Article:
"Cancel that violin class" - do you agree with this article?
WELL-TO-DO parents fear two things: that their children will die in a freak accident, and that they will not get into Harvard. The first fear is wildly exaggerated. The second is not, but staying awake all night worrying about it will not help—and it will make you miserable.
Modern parents see risks that their own parents never considered. They put gates at the top of stairs, affix cushions to table corners and jam plastic guards into sockets to stop small fingers from getting electrocuted. Those guards are “potential choking hazards”, jests Lenore Skenazy, the author of “Free-Range Kids”. Ms Skenazy let her nine-year-old son ride the New York subway on his own. He was thrilled; but when she spoke about it on TV, a mob of worrywarts called her “America’s worst mom”.
Yet in fact American children are staggeringly safe. A kid under five in the 1950s was five times as likely to die (of disease, in an accident, etc) than the same kid today. The chance of a child being kidnapped and murdered by a stranger is a minuscule one in 1.5m.
What about academic success? Surely the possibility of getting into Harvard justifies any amount of driving junior from violin lesson to calculus tutor?
Bryan Caplan, an economist at George Mason University, says it does not. In “Selfish Reasons To Have More Kids”, he points to evidence that genes matter far more than parenting. A Minnesota study found that identical twins grow up to be similarly clever regardless of whether they are raised in the same household or in separate ones. Studies in Texas and Colorado found that children adopted by high-IQ families were no smarter than those adopted by average families. A Dutch study found that if you are smarter than 80% of the population, you should expect your identical twin raised in another home to be smarter than 76% but your adopted sibling to be average. Other twin and adopted studies find that genes have a huge influence on academic and financial success, while parenting has only a modest effect.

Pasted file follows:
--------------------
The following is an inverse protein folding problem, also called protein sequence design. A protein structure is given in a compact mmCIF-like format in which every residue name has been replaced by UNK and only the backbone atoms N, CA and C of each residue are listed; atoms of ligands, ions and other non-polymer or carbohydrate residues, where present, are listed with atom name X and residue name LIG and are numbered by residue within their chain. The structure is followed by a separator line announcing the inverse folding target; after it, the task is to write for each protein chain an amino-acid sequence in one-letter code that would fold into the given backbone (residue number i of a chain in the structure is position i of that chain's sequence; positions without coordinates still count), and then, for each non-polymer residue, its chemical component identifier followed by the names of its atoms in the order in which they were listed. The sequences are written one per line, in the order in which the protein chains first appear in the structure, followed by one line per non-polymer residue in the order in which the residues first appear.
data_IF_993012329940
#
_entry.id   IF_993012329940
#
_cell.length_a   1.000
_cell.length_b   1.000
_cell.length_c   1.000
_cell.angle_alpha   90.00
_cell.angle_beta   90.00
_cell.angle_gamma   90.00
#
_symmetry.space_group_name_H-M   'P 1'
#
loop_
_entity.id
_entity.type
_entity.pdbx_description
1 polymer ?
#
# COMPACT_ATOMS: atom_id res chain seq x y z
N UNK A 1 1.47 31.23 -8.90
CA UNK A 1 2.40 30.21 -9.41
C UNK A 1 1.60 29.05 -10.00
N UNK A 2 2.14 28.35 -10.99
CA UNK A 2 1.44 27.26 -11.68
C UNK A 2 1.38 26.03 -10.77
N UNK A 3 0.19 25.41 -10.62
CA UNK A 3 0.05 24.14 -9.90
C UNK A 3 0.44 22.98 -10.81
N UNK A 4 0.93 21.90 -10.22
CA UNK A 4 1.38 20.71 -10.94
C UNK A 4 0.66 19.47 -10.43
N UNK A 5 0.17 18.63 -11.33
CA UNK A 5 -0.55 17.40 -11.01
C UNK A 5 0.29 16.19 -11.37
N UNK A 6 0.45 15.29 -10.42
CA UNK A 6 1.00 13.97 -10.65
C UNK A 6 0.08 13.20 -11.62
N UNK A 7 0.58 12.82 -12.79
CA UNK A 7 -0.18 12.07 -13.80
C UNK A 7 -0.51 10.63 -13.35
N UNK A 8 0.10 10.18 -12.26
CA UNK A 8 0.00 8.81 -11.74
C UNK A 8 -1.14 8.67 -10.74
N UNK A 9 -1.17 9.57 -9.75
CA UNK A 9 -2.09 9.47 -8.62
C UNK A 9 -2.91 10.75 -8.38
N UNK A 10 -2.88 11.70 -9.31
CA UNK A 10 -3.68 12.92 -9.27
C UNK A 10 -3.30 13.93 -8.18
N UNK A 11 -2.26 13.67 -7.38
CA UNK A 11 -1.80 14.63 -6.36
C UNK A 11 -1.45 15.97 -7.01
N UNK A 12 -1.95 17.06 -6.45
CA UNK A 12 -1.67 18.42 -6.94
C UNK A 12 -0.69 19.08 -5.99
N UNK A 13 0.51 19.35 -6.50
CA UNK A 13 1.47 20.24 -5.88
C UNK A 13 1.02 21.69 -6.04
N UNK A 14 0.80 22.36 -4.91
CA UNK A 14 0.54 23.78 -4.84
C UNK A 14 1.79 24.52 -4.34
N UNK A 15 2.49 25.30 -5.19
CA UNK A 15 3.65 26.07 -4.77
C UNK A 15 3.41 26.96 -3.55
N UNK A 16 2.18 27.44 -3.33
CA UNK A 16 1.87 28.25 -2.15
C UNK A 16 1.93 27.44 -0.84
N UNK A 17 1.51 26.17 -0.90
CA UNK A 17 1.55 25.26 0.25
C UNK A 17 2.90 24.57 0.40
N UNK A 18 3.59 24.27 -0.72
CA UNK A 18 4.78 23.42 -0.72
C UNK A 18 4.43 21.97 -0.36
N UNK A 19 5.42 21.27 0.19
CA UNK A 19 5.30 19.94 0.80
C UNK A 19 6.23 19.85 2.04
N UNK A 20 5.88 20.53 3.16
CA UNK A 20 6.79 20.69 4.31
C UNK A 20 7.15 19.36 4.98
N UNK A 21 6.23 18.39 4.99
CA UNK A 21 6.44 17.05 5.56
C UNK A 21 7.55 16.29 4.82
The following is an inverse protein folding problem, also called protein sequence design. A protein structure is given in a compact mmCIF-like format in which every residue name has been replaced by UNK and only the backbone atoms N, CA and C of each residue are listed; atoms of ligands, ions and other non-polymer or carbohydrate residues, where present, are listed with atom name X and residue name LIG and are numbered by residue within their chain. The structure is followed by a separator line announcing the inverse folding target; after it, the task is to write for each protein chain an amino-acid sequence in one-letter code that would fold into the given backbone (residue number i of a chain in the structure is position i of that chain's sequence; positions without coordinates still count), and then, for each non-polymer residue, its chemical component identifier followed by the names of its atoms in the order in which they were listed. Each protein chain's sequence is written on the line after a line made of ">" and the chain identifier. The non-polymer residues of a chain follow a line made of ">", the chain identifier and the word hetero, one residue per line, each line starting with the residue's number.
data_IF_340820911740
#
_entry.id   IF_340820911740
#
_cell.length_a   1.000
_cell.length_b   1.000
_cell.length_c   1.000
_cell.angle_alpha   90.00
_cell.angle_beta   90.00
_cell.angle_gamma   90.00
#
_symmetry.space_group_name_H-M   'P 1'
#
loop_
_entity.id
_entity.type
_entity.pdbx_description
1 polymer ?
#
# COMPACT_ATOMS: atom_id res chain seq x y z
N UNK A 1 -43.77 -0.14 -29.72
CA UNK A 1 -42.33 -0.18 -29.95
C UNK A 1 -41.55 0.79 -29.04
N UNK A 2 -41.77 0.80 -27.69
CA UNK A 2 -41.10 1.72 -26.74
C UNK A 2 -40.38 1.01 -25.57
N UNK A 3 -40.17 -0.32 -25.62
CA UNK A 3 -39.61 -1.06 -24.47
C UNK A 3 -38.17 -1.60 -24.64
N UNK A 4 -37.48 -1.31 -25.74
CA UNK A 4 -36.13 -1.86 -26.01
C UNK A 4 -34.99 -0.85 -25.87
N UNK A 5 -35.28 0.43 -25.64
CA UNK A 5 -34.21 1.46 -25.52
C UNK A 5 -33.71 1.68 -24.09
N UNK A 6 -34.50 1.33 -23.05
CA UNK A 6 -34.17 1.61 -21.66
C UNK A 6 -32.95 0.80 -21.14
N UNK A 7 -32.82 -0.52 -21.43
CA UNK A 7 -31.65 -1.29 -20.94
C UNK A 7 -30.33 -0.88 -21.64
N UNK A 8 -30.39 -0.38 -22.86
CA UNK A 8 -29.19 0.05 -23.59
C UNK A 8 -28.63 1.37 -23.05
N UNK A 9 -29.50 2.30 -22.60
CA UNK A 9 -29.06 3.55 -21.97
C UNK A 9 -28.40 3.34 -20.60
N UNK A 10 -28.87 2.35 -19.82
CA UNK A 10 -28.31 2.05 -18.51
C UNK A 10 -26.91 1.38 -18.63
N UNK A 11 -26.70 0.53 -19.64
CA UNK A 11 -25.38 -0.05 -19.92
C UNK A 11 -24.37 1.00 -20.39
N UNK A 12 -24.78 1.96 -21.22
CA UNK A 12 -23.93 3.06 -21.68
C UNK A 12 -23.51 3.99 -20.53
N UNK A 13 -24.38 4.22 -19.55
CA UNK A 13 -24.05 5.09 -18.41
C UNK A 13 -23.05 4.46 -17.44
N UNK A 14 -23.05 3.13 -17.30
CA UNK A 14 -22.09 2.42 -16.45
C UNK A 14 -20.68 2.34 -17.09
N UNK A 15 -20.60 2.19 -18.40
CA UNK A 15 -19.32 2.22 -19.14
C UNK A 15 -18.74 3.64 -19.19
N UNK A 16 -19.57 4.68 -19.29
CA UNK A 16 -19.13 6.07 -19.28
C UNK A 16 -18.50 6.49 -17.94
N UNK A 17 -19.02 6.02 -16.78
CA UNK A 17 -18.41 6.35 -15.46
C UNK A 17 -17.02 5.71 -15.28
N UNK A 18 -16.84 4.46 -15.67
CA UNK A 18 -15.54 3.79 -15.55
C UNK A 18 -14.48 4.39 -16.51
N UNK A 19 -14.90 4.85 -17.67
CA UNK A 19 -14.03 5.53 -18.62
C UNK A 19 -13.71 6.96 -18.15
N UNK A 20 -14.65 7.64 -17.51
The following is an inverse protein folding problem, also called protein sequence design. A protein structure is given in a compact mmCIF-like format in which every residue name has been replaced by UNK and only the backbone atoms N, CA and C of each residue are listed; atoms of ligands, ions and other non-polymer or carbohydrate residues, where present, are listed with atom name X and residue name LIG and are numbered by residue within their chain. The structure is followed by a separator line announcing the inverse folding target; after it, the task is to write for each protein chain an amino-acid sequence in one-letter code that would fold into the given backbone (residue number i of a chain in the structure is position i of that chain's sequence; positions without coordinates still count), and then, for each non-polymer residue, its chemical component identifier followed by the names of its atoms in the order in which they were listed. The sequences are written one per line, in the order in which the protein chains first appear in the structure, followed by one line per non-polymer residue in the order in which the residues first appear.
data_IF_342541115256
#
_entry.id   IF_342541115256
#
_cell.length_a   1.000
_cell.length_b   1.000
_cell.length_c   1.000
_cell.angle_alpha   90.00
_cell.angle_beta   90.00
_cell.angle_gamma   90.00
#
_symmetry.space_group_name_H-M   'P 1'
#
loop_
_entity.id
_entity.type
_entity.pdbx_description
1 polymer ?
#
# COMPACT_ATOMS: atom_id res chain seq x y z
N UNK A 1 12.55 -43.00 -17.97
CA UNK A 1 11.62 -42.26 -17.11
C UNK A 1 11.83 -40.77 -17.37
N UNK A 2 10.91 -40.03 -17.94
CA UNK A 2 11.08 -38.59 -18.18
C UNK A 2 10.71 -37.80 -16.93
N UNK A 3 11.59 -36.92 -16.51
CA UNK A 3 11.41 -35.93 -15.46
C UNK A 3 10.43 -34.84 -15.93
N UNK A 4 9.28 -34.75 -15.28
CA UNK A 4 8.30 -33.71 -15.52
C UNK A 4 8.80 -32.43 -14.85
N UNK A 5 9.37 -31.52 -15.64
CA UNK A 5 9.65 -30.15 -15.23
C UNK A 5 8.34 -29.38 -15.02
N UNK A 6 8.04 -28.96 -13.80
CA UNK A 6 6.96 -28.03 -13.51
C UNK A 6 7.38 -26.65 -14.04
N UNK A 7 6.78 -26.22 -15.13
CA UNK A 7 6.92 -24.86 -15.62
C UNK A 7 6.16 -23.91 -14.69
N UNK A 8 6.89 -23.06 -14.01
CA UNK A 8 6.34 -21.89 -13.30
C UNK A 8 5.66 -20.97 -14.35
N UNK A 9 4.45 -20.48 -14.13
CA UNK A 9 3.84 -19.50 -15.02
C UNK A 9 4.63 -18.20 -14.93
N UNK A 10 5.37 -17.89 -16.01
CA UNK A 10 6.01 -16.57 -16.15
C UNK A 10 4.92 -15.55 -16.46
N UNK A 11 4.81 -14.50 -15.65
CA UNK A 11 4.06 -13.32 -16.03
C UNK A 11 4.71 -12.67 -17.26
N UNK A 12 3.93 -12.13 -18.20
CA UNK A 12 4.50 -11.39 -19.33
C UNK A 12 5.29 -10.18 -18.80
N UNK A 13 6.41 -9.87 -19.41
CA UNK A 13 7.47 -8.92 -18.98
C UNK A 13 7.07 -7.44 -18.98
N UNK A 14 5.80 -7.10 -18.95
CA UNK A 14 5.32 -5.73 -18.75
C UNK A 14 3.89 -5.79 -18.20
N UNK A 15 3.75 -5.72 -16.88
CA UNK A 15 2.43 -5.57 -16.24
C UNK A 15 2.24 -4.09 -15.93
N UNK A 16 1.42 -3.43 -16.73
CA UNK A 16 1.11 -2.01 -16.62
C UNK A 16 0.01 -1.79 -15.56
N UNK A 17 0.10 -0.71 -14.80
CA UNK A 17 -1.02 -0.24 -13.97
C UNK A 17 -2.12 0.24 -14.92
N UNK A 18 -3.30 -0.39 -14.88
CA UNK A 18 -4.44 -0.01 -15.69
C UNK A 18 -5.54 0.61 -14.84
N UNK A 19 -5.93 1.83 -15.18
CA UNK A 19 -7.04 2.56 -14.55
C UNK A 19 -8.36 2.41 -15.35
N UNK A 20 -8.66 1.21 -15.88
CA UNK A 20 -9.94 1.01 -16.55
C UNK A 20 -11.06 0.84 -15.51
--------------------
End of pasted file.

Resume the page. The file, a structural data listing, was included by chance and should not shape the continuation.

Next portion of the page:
The crucial caveat is that adoptive parents have to pass stringent tests. So adoption studies typically compare nice middle-class homes with other nice middle-class homes; they tell you little about the effect of growing up in a poor or dysfunctional household.
The moral, for Mr Caplan, is that middle-class parents should relax a bit, cancel a violin class or two and let their kids play outside. “If your parenting style passes the laugh test, your kids will be fine,” he writes. He adds that if parents fretted less about each child, they might find it less daunting to have three instead of two. And that might make them happier in the long run. No 60-year-old ever wished for fewer grandchildren.
Does over-parenting hurt children? Probably not; but it exhausts parents. Hence the cascade of books with titles like “All Joy And No Fun” and “Go The F**k To Sleep”. Kids notice when their parents are overdoing it. Ellen Galinsky, a researcher, asked 1,000 kids what they would most like to change about their parents’ schedules. Few wanted more face time; the top wish was for mom and dad to be less tired and stressed.